Fig. 2.

IFN-α does not induce CLL apoptosis.

CLL cells from 3 patients were cultured with or without 0 U/mL (♦), 10 U/mL (▪), and 100 U/mL (▴) IFN-α at a density of 106/mL in RPMI plus 0.5% BSA in tissue culture plates coated with polyHEMA. Cell death was measured by double staining with DiOC6 and PI. The percentage of DiOC6-positive/PI-negative (live) cells is shown.

HC adhesion to VN or FN inhibits IFN-α–induced apoptosis

To the best of our knowledge, IFN-α has not been shown in previous studies to induce HC apoptosis. However, such studies have usually included fetal calf serum (FCS) in the culture medium and have used plastic culture vessels that become coated with adhesive proteins such as VN and FN present in the FCS. Compared with HCs cultured on polyHEMA in BSA, HCs cultured in the FCS/untreated plastic system were indeed resistant to IFN-α–induced killing (Figure3). This observation is likely to explain why the killing effect of IFN-α on HCs has not been observed in previous in vitro studies.

Fig. 3.

FCS inhibits IFN-α–induced killing of HCs.

Cells were cultured with or without IFN-α (0-100 U/mL as indicated) at a density of 106/mL in 0.5% BSA or 10% FCS on uncoated plastic. Cell lysates were separated by SDS-PAGE and Western blotted for PARP-1. Because HCs adhere to plastic, apoptosis was measured by PARP-1 cleavage because this method, unlike FACS analysis, does not exclude adherent cells from analysis. The results are representative of similar experiments performed with the cells of 4 different HCL patients.

Previous work from this laboratory has shown that the ECM of spleen and bone marrow in patients with HCL contains substantial amounts of VN and FN, respectively,6 20 and that HCs interact with these proteins via specific integrin receptors.7 Because integrin engagement is capable of inhibiting apoptosis in other contexts,21 we postulated that the IFN-α–induced killing of HCs might be inhibited by integrin-mediated attachment of HCs to VN and/or FN. To examine this possibility, HCs were cultured on plates that were precoated with these ECM proteins or with BSA as a control surface. Measurement of cell death was performed by staining cells in situ with combinations of AO and EtBr and by Western blotting for PARP-1 cleavage. These methods were chosen because they enable both adherent and nonadherent cells to be analyzed.

As expected, IFN-α–treated HCs cultured on BSA underwent extensive apoptotic cell death as assessed by both methods (Figure4). In contrast, HCs cultured on FN or VN underwent very little IFN-α–induced killing. This shows that IFN-α–induced apoptosis is inhibited by HC contact with these adhesive proteins.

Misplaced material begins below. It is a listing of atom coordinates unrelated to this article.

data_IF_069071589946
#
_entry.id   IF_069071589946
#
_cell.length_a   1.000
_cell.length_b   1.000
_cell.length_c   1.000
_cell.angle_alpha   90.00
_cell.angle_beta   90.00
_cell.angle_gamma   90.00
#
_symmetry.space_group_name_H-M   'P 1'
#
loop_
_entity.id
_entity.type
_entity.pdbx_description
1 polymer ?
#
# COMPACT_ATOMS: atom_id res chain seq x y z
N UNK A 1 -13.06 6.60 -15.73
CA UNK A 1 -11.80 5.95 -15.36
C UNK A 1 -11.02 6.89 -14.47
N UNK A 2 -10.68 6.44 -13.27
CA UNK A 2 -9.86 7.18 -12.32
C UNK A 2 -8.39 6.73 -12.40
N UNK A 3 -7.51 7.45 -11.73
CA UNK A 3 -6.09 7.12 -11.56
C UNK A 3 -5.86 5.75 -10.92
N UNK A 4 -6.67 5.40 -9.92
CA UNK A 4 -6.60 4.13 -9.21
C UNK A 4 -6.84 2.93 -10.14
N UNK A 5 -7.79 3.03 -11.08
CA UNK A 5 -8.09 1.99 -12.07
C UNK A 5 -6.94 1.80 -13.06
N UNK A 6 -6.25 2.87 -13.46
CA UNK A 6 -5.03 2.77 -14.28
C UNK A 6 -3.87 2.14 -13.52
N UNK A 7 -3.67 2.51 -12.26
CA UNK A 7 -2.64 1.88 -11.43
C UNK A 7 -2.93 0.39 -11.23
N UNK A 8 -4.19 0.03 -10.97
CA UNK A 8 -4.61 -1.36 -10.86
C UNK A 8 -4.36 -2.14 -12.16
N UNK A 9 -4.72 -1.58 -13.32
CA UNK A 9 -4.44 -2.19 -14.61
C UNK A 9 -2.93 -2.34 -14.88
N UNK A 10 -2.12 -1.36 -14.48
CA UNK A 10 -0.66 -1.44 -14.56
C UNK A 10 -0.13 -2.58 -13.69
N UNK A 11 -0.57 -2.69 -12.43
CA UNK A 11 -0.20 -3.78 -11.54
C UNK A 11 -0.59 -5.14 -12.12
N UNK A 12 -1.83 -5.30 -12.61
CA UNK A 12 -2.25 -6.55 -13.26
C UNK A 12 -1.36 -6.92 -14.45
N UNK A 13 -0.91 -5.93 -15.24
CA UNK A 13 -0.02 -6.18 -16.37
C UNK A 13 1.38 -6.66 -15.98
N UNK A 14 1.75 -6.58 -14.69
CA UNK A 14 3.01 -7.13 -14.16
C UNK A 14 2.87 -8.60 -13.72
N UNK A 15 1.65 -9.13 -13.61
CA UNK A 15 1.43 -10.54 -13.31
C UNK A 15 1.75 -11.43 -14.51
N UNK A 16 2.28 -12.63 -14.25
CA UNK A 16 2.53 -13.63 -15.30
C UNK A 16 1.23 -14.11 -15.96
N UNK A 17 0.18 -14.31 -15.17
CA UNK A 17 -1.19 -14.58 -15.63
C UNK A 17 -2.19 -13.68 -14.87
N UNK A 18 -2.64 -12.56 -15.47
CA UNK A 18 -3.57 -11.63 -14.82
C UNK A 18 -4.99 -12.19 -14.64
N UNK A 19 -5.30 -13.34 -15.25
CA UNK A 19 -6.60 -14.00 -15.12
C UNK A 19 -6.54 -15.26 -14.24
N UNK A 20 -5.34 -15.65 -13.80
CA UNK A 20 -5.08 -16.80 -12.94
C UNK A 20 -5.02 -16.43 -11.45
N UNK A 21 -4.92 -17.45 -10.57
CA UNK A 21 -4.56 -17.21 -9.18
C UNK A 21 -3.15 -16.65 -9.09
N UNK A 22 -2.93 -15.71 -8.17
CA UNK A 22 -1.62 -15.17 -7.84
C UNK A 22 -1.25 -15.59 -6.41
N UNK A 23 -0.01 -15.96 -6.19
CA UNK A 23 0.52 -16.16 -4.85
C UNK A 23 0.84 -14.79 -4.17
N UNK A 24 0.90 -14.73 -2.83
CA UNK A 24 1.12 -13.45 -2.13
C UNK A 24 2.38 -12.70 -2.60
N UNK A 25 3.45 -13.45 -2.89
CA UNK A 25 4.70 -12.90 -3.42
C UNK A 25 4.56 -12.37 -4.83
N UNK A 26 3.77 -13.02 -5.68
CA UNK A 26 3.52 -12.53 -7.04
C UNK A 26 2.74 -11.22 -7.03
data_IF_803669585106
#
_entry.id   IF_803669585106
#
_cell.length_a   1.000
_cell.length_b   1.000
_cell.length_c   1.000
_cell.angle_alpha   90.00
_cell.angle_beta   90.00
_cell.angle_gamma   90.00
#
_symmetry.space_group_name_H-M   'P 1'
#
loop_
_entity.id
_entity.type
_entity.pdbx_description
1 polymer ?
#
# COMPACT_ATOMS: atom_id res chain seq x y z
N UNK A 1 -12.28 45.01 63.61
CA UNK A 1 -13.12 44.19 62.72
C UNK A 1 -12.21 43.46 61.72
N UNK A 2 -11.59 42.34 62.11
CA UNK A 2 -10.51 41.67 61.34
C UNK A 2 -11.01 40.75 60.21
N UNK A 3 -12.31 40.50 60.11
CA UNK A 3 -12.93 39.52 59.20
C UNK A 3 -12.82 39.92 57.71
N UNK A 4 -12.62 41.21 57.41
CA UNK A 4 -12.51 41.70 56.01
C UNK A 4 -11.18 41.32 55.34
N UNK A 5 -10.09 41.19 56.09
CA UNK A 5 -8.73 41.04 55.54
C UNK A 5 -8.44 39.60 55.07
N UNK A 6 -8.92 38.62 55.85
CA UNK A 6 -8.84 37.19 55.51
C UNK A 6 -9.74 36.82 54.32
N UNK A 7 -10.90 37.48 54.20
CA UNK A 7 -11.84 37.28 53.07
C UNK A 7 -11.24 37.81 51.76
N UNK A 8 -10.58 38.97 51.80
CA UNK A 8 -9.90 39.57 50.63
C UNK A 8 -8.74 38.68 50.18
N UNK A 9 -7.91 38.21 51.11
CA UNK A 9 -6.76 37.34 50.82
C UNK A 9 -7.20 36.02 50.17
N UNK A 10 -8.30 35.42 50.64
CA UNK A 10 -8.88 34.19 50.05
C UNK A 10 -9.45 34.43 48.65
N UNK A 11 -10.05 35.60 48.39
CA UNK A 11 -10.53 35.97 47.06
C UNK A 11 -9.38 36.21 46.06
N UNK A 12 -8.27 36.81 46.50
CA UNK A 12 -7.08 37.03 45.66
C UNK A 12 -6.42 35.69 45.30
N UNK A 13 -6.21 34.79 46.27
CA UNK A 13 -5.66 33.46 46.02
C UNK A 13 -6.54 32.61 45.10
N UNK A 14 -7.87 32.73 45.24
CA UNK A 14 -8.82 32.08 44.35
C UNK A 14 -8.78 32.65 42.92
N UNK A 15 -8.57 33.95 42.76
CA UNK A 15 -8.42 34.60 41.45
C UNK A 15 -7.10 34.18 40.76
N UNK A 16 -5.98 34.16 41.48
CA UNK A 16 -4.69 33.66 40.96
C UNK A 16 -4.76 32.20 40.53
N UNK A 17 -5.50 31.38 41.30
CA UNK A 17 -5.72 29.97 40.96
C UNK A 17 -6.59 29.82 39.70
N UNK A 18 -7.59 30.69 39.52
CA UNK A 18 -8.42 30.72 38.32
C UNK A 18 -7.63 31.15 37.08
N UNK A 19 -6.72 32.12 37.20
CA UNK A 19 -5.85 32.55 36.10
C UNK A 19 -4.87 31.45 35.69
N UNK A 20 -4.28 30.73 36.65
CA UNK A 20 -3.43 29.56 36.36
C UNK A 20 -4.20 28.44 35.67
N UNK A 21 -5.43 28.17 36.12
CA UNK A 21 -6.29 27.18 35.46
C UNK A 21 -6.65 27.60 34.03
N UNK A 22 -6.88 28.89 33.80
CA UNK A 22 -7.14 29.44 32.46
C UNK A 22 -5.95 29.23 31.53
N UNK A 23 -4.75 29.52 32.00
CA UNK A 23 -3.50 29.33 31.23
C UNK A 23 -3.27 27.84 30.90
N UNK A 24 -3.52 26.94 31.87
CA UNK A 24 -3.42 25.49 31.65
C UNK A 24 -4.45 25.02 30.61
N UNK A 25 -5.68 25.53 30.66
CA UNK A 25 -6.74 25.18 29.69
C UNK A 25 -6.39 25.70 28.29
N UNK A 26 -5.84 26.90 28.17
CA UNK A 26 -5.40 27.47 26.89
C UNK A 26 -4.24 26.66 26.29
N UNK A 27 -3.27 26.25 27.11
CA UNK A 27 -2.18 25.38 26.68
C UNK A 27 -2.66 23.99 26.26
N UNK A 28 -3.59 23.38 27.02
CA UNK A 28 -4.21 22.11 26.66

Fig. 4.

Contact with immobilized VN or FN inhibits the IFN-α–induced apoptosis of HCs.

Cells were cultured as in Figure 1 except that the plates were precoated with VN or FN or with BSA as a control surface. After 6 days of culture, cell death was measured by double staining with AO and EtBr (A; dead cells appear red, while live cells are stained green) and by PARP-1 cleavage (B). A representative example of the 3 cases studied is shown. Original magnification × 100.

To confirm that the antiapoptotic effect of FN and VN was mediated by integrin engagement, we examined the effect of adding GRGDS peptide to the culture medium. This molecule interferes with the binding of RGD-containing ECM proteins such as FN and VN to specific binding sites on their respective integrin receptors. GRGDS peptide markedly enhanced the IFN-α–induced killing of HCs cultured on FN and VN but had no effect on cells cultured on BSA (Figure5). This indicates that the inhibition of IFN-α–induced killing by ECM proteins is mediated by integrins. For optimal signaling, these receptors are known to require extensive cross-linking,21 which in our experiments is achieved through interaction with ligand-coated plastic. Presumably, a similar cross-linking effect occurs in vivo during cell binding to adhesive proteins that have become part of the insoluble ECM of spleen and bone marrow. This may explain why, in HCL patients treated with IFN-α, HCs rapidly disappear from blood but more slowly from spleen and bone marrow.

Fig. 5.

GRGDS peptide prevents inhibition of IFN-α–induced killing by VN/FN.

HCs were cultured for 6 days as in Figure 4 but in the presence or absence of GRGDS peptide (including 60 minutes of preincubation; 200 μM). Cell survival was measured by double staining with AO and EtBr. The results are from 2 identical experiments using cells from 2 different HCL patients.

CD95/CD95L is not involved in IFN-α–induced apoptosis of HCs